Alfred Winslow Jones came up with the concept of hedge funds in 1949. His strategy was simple: buy undervalued stocks while simultaneously selling overvalued stocks. That way, even if the entire market drops, you're hedged! Today there are many flavours of hedge funds, but for the most part, they seek to "hedge" for atleast some of the possible risks inherent in investing.
Some Differences Between Hedge Funds and Mutual Funds
Because many hedge funds "hedge out" market risks, they are often judged by their absolute returns, while the mutual funds are judged against an index. Hedge fund managers also tend to have substantial investments in their own funds as compared to mutual funds, which lends itself to an alignment of interests between investors and the managers of their money. The fee structure also tends to be different, with hedge funds tending to reward their managers on largely performance-based metrics, rather than simply on assets under management, which is common for mutual funds.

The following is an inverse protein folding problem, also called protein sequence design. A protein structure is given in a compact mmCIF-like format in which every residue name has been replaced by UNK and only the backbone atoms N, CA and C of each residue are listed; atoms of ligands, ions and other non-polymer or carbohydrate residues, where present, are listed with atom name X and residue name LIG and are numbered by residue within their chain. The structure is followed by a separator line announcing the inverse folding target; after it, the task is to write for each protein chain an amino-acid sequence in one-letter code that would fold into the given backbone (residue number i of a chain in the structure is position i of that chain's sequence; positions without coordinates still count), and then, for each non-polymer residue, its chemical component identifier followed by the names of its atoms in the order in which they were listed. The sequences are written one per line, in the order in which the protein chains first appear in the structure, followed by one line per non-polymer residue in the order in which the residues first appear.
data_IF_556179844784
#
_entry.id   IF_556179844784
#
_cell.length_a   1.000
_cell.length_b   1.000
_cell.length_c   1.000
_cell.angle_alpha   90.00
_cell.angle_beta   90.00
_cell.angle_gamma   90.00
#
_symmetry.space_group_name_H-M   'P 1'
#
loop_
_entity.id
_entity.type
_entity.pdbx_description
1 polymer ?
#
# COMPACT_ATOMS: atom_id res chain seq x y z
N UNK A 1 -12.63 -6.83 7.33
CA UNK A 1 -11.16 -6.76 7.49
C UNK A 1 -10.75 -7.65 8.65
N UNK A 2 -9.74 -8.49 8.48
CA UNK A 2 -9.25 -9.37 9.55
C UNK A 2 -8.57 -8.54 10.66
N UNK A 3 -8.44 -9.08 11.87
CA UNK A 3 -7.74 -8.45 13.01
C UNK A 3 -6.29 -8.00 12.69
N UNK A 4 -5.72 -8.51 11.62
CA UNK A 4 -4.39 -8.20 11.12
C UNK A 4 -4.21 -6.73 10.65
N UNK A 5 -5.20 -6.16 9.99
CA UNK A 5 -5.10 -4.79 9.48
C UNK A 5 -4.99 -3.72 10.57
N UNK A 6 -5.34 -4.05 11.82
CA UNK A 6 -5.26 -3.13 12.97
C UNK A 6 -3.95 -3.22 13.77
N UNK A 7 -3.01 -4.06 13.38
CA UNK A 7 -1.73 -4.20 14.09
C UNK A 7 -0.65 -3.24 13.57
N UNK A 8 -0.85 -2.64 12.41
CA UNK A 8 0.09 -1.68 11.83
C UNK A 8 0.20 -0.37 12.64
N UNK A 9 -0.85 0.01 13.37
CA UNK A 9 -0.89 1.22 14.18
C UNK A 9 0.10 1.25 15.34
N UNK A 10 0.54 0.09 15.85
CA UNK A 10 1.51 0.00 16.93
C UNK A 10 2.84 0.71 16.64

To hedge or not to hedge? As an investor, it will depend on your individual preferences.